Stunned and dazed as I was, I pulled myself together sufficiently to hand my card, nonchalantly (I hope) to the clerk who came for the millionaire collector’s name, and then I set to pondering on the problem what to do next. Picture after picture was put up and sold, but I saw none of them. I was running over the names of uncles and other persons from whom it might be possible to borrow, but wasn’t; wondering if the moneylenders who talk so glibly about ‘note of hand only’ really mean it; speculating on the possibility of confessing my poverty to one of Christie’s staff and having the picture put up again. That was the best way — and yet how could I do it after all the other bids I had made? The staff looked so prosperous and unsympathetic, and no one would believe it was a mistake. A genuine mistake of such a kind would have been rectified at once.

i) What kind of excuses did the narrator think he could make?

Meanwhile the sale came to an end and I stood on the outskirts of the little knot of buyers round the desk who were writing cheques and giving instructions. Naturally I preferred to be the last. It was there that I was joined by my friend; but only for a moment, for on a look at my face he rammed his handkerchief in his mouth and again disappeared. Alone I was to *dree this awful weird. I have never felt such a fool or had colder feet in all my life. I believe I should have welcomed a firing party.

j) Why did the friend desert the narrator, a second time?

And then the unexpected happened, and I realized that a career of rectitude sometimes has rewards beyond the mere consciousness of virtue. A voice at my ear suddenly said, ‘Beg pardon. Sir, but was you the gent that bought the big Daubigny?”


I admitted it.


“Well, the gent who offered four thousand guineas wants to know if you’ll take fifty guineas for your bid.”


If ever a messenger of the high gods wore a green baize apron and spoke in husky Cockney tones this was he. I could have embraced him and wept for joy. Would I take fifty guineas. Why, I would have taken fifty farthings.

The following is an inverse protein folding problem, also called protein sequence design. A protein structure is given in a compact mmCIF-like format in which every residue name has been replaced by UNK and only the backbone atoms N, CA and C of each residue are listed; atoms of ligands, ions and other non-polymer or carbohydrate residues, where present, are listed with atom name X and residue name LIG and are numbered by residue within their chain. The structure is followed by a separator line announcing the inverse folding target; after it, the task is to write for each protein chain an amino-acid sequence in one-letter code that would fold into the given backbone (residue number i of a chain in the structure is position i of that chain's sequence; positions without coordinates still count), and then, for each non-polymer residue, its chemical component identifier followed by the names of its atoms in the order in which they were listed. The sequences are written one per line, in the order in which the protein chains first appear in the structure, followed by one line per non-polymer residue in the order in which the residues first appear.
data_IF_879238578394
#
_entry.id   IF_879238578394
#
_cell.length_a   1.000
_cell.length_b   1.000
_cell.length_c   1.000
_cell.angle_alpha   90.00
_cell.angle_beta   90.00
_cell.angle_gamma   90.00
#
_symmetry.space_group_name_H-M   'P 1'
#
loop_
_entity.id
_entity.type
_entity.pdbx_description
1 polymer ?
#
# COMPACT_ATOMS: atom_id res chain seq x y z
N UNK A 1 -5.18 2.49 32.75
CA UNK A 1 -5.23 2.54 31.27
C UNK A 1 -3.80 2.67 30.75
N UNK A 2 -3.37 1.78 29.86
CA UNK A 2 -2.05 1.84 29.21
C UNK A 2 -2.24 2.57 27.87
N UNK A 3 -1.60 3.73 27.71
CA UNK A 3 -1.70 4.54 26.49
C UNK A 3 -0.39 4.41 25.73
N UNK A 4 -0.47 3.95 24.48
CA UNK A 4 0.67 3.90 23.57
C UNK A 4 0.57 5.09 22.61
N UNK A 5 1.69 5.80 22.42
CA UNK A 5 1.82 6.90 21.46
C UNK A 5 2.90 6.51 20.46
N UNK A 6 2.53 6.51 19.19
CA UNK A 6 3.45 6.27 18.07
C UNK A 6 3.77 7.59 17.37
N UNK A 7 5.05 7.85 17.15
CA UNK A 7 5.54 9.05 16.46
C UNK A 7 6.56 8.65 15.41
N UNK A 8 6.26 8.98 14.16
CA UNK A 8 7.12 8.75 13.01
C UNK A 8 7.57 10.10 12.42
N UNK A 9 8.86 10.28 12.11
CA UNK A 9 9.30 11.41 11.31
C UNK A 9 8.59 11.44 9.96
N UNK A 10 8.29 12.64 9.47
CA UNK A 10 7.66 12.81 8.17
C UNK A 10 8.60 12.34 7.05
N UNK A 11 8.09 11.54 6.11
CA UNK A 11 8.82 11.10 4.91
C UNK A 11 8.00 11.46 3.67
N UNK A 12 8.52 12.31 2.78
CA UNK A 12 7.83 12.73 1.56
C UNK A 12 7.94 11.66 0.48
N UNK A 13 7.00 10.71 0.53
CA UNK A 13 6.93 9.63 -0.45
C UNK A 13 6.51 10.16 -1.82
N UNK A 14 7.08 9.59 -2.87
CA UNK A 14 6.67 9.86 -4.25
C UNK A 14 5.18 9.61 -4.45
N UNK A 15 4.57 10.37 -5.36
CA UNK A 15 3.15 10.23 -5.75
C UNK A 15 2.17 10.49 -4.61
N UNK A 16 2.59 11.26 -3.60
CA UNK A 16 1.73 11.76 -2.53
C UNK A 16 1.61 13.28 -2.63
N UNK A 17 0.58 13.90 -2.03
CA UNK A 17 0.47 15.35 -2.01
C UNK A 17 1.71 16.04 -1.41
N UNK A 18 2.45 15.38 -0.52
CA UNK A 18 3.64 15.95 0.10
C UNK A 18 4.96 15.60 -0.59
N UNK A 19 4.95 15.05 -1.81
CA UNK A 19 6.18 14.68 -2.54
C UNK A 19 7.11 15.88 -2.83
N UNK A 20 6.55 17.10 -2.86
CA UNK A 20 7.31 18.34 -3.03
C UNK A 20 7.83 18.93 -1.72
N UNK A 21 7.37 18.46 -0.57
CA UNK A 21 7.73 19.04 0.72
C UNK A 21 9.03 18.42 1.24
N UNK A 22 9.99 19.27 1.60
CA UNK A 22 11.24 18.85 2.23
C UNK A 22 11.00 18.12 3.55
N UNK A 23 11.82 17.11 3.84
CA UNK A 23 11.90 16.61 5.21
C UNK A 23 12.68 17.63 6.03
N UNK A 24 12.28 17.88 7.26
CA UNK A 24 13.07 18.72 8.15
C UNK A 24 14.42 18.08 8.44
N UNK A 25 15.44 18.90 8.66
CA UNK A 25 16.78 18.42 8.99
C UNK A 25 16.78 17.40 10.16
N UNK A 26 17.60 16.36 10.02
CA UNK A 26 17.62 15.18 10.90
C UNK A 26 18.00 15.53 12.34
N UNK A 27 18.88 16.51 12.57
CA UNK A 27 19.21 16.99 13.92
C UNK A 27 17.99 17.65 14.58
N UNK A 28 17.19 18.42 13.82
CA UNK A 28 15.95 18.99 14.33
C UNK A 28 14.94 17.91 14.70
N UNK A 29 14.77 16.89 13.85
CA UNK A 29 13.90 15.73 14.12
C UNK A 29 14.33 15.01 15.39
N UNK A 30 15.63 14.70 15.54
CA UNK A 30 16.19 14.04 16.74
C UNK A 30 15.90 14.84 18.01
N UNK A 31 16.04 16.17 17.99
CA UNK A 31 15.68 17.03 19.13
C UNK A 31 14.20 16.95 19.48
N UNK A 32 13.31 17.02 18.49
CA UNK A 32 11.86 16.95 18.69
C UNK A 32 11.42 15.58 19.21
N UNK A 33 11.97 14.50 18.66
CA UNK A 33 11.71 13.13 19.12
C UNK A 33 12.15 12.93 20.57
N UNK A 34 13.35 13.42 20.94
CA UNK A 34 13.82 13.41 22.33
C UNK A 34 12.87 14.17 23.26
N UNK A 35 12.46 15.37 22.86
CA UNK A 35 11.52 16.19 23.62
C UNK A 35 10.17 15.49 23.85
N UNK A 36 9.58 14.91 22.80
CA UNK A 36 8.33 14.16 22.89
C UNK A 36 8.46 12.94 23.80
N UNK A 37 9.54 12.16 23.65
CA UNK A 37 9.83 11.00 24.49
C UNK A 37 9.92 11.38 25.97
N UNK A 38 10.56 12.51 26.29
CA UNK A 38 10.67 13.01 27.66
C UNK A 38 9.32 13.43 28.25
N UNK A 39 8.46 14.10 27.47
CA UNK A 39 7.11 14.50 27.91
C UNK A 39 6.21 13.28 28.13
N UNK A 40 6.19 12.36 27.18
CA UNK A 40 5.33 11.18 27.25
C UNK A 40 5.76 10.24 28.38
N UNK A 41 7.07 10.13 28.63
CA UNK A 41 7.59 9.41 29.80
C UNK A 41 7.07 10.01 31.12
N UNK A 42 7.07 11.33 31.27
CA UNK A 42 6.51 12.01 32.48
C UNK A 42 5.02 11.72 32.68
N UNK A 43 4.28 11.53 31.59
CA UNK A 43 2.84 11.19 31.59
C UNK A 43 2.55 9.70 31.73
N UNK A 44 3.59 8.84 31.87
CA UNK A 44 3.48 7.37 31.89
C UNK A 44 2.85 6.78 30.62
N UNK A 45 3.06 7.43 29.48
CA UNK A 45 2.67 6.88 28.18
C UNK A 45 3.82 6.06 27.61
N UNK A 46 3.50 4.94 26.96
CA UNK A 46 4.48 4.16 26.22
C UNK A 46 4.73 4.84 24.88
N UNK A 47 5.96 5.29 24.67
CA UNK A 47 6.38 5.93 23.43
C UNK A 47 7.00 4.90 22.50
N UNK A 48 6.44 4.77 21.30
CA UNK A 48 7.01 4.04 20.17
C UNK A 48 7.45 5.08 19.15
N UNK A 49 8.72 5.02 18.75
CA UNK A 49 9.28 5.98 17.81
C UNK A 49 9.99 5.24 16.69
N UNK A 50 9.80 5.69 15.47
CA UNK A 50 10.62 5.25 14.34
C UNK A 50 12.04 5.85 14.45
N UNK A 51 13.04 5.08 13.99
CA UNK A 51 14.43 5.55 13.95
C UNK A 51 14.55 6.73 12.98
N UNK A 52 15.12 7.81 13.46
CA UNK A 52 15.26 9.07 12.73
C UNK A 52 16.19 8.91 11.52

k) How does the narrator describe the man who approached him?

But how near the surface and ready, even in the best of us, is worldly guile! “Is that the most he would offer?” I had the presence of mind to ask.


“It’s not for me to say,” he replied. “No ‘arm in trying for a bit more, is there?”


“Tell him I’ll take a hundred,” I said.

And I got it.

l) How does the Narrator show presence of mind in the sudden turn of events?

When I found my friend I was laughing too, but he became grave at once on seeing the cheque. “Well, I’m hanged!” he said. “Of all the luck! Well, I’m hanged!”


Then he said, “Don’t forget that if it hadn’t been for me, you wouldn’t have come into Christie’s at all.” “I shall never forget it,” I said. “It is indelibly branded in letters of fire on my heart. My hair hasn’t gone white, has it?”

m) The narrator would not forget two things about his friend. What are they?


About the Author

Edward Verrall Lucas, (1868 – 1938) was an English humourist, essayist, playwright, biographer, publisher, poet, novelist, short story writer and editor. Born to a Quaker family on the fringes of London, Lucas began work at the age of sixteen, apprenticed to a bookseller. After that he turned to journalism, and worked on a local paper in Brighton and then on a London evening paper. He was commissioned to write a biography of Bernard Barton, the Quaker poet. This led to further commissions, including the editing of the works of Charles Lamb. Lucas joined the staff of the humorous magazine Punch in 1904, and remained there for the rest of his life. He was a prolific writer, most celebrated for his short essays, but he also produced verses, novels and plays.


Warm Up:

Many of us have unused, old but valuable items at home. If we wish to get rid of them, we can sell them at an auction. Items like paintings, jewels, household articles, vehicles, even houses can be auctioned.

The flowchart below will help you understand how an auction is conducted.